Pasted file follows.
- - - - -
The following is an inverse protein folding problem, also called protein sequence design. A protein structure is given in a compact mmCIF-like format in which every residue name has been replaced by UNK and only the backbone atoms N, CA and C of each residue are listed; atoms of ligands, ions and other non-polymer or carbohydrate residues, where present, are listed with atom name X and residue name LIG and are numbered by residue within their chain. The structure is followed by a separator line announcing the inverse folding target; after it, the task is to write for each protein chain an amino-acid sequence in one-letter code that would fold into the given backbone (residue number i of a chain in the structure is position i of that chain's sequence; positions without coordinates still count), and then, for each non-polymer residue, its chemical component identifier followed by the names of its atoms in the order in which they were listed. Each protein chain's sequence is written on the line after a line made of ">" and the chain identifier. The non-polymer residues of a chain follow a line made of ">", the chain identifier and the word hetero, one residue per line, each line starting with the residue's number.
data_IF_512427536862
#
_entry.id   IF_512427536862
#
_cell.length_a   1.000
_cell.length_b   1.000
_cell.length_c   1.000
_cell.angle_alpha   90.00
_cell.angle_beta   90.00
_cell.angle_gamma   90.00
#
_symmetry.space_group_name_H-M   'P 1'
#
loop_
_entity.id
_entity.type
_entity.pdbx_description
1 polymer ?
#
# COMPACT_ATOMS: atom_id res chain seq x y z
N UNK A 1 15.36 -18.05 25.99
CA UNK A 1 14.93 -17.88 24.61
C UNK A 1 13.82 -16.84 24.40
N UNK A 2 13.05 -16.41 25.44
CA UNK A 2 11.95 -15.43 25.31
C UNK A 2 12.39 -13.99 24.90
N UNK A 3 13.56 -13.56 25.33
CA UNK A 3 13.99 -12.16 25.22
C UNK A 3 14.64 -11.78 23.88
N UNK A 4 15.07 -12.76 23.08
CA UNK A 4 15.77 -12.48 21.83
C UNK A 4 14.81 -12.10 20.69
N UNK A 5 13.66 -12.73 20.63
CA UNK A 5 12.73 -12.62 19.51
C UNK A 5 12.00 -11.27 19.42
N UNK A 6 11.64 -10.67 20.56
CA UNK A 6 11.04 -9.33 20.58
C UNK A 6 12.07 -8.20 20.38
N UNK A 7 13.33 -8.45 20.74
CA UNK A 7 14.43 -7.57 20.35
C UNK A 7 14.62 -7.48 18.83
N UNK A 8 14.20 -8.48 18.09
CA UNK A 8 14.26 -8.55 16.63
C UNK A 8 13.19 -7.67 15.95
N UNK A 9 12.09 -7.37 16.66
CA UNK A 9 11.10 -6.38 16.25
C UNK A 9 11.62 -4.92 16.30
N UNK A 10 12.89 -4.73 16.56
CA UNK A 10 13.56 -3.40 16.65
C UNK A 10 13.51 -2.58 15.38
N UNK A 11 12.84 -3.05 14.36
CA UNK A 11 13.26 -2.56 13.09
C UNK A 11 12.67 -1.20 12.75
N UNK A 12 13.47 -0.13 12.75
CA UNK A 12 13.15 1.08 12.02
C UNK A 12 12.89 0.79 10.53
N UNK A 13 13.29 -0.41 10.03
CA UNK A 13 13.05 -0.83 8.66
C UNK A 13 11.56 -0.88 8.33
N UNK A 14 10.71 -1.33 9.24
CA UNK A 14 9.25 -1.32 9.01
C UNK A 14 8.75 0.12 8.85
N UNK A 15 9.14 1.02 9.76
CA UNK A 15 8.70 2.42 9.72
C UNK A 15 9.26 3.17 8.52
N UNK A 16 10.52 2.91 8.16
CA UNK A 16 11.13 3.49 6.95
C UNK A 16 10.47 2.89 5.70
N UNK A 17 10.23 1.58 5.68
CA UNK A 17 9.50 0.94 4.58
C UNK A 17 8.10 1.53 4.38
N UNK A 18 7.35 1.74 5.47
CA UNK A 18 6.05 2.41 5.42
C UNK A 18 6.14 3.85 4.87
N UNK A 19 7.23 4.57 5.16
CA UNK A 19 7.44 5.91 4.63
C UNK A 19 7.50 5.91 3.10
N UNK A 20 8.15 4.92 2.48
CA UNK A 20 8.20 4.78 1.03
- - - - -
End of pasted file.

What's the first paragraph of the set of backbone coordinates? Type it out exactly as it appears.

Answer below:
The following is an inverse protein folding problem, also called protein sequence design. A protein structure is given in a compact mmCIF-like format in which every residue name has been replaced by UNK and only the backbone atoms N, CA and C of each residue are listed; atoms of ligands, ions and other non-polymer or carbohydrate residues, where present, are listed with atom name X and residue name LIG and are numbered by residue within their chain. The structure is followed by a separator line announcing the inverse folding target; after it, the task is to write for each protein chain an amino-acid sequence in one-letter code that would fold into the given backbone (residue number i of a chain in the structure is position i of that chain's sequence; positions without coordinates still count), and then, for each non-polymer residue, its chemical component identifier followed by the names of its atoms in the order in which they were listed. Each protein chain's sequence is written on the line after a line made of ">" and the chain identifier. The non-polymer residues of a chain follow a line made of ">", the chain identifier and the word hetero, one residue per line, each line starting with the residue's number.